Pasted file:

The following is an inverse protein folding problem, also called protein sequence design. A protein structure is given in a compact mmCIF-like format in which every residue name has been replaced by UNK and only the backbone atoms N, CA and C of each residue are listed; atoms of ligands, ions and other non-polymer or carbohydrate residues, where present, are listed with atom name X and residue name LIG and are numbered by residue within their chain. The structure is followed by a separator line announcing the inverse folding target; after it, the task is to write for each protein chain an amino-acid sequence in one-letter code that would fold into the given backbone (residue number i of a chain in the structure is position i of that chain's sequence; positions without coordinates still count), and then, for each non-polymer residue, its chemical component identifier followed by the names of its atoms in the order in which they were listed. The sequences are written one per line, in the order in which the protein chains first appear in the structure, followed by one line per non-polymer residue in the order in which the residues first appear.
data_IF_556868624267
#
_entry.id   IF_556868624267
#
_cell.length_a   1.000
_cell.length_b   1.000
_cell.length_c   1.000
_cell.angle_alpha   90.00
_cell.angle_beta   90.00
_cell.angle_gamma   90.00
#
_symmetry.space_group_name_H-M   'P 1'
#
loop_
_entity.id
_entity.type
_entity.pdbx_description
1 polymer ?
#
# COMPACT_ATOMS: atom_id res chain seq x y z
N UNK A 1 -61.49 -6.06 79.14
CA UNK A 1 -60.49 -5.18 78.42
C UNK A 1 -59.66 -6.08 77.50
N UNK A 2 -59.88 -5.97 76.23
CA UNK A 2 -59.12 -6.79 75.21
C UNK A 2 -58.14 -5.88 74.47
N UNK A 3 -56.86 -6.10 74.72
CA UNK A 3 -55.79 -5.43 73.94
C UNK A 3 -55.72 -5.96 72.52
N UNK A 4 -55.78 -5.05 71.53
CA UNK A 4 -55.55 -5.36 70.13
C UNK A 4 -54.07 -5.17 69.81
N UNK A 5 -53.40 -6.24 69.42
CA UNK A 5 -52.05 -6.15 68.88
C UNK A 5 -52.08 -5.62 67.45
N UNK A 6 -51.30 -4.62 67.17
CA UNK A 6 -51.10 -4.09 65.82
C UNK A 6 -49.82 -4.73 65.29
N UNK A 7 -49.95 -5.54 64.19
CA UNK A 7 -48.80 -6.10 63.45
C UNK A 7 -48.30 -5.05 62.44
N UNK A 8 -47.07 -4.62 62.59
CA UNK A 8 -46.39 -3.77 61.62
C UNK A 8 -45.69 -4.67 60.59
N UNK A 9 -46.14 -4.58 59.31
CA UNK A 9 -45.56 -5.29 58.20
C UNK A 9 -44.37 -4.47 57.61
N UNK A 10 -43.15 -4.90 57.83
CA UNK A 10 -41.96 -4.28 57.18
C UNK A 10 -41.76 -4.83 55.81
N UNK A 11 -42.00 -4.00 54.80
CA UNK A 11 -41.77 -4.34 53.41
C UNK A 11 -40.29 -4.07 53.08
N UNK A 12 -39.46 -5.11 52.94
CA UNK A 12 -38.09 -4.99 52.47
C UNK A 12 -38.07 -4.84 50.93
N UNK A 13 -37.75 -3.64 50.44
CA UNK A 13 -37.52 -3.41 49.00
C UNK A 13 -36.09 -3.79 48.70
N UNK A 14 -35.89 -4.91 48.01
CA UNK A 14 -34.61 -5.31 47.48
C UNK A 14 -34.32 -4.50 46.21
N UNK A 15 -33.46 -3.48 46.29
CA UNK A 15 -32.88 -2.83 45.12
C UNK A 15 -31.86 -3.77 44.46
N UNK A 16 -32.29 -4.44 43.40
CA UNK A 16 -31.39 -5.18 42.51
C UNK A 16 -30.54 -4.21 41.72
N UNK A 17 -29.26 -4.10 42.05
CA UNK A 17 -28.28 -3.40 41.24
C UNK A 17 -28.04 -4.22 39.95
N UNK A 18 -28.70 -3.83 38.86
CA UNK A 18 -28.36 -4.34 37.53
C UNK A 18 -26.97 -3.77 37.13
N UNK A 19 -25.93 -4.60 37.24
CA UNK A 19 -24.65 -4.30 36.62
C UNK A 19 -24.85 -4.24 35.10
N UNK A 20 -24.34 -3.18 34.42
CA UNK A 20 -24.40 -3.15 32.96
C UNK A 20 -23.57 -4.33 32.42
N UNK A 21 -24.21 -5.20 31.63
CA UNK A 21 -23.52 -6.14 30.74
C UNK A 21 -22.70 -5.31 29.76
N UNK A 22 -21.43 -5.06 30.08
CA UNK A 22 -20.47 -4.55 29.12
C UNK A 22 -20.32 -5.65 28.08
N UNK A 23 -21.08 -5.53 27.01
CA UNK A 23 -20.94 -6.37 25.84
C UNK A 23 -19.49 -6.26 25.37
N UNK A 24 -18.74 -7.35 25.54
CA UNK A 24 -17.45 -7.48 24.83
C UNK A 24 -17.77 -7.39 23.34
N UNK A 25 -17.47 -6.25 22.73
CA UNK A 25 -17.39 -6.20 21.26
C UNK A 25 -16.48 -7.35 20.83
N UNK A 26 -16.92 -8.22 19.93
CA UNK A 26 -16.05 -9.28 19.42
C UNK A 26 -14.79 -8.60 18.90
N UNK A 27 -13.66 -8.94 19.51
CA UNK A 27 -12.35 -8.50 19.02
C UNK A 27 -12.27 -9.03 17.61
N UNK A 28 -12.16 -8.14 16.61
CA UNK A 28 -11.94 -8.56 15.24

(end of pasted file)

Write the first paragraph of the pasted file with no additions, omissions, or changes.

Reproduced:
The following is an inverse protein folding problem, also called protein sequence design. A protein structure is given in a compact mmCIF-like format in which every residue name has been replaced by UNK and only the backbone atoms N, CA and C of each residue are listed; atoms of ligands, ions and other non-polymer or carbohydrate residues, where present, are listed with atom name X and residue name LIG and are numbered by residue within their chain. The structure is followed by a separator line announcing the inverse folding target; after it, the task is to write for each protein chain an amino-acid sequence in one-letter code that would fold into the given backbone (residue number i of a chain in the structure is position i of that chain's sequence; positions without coordinates still count), and then, for each non-polymer residue, its chemical component identifier followed by the names of its atoms in the order in which they were listed. The sequences are written one per line, in the order in which the protein chains first appear in the structure, followed by one line per non-polymer residue in the order in which the residues first appear.